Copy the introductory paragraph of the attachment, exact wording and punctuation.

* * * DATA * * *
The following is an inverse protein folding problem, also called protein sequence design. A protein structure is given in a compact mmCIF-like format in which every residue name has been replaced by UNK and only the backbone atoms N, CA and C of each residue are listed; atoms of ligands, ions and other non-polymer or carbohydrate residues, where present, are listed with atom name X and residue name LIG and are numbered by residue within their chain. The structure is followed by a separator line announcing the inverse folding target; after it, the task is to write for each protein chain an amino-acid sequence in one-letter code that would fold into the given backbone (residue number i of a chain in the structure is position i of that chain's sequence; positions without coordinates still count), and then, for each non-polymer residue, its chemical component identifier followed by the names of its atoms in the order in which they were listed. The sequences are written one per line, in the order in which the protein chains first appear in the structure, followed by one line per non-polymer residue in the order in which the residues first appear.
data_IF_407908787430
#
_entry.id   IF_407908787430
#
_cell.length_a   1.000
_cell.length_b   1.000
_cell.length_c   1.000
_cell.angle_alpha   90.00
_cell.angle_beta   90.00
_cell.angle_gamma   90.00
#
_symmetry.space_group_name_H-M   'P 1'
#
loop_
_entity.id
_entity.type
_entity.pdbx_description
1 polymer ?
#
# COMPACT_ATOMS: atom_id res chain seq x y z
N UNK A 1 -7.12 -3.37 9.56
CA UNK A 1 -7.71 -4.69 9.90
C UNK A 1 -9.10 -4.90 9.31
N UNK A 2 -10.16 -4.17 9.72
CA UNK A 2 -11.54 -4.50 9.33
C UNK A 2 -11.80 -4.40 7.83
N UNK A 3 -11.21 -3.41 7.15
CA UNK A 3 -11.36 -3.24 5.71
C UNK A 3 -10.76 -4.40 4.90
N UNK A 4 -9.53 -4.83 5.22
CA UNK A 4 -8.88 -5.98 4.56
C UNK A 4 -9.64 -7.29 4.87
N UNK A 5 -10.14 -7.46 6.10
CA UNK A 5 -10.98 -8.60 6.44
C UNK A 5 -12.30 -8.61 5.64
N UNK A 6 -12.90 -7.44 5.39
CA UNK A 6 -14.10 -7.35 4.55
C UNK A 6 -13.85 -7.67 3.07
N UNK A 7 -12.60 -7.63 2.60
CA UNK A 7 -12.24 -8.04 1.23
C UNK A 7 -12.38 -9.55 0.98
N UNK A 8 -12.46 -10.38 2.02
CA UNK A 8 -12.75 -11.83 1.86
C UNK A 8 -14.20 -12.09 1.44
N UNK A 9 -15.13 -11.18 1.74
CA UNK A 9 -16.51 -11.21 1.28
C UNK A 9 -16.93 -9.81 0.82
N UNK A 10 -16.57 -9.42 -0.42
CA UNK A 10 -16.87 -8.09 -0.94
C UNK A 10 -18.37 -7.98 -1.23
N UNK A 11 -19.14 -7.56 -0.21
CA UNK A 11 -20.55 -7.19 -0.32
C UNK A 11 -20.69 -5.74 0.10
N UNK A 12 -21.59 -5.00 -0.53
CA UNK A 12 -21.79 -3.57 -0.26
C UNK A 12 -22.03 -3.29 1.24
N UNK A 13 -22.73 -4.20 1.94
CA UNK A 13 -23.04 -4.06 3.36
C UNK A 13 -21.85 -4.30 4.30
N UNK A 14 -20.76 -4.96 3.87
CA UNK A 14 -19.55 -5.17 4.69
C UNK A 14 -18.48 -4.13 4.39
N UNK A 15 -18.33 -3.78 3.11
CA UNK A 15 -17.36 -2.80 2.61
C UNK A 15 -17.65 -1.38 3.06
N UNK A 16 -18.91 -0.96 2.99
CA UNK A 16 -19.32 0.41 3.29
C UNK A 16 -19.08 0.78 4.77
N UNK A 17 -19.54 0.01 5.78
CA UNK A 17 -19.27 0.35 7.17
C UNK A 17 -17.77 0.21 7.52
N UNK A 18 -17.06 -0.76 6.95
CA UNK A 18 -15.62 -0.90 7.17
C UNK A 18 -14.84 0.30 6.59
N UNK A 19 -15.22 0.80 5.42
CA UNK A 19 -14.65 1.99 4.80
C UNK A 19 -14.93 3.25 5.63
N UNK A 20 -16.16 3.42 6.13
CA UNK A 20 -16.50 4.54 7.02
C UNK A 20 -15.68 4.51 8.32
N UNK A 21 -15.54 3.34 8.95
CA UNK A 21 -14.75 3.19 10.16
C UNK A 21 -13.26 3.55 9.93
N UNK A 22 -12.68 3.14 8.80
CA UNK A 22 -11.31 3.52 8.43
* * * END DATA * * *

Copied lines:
The following is an inverse protein folding problem, also called protein sequence design. A protein structure is given in a compact mmCIF-like format in which every residue name has been replaced by UNK and only the backbone atoms N, CA and C of each residue are listed; atoms of ligands, ions and other non-polymer or carbohydrate residues, where present, are listed with atom name X and residue name LIG and are numbered by residue within their chain. The structure is followed by a separator line announcing the inverse folding target; after it, the task is to write for each protein chain an amino-acid sequence in one-letter code that would fold into the given backbone (residue number i of a chain in the structure is position i of that chain's sequence; positions without coordinates still count), and then, for each non-polymer residue, its chemical component identifier followed by the names of its atoms in the order in which they were listed. The sequences are written one per line, in the order in which the protein chains first appear in the structure, followed by one line per non-polymer residue in the order in which the residues first appear.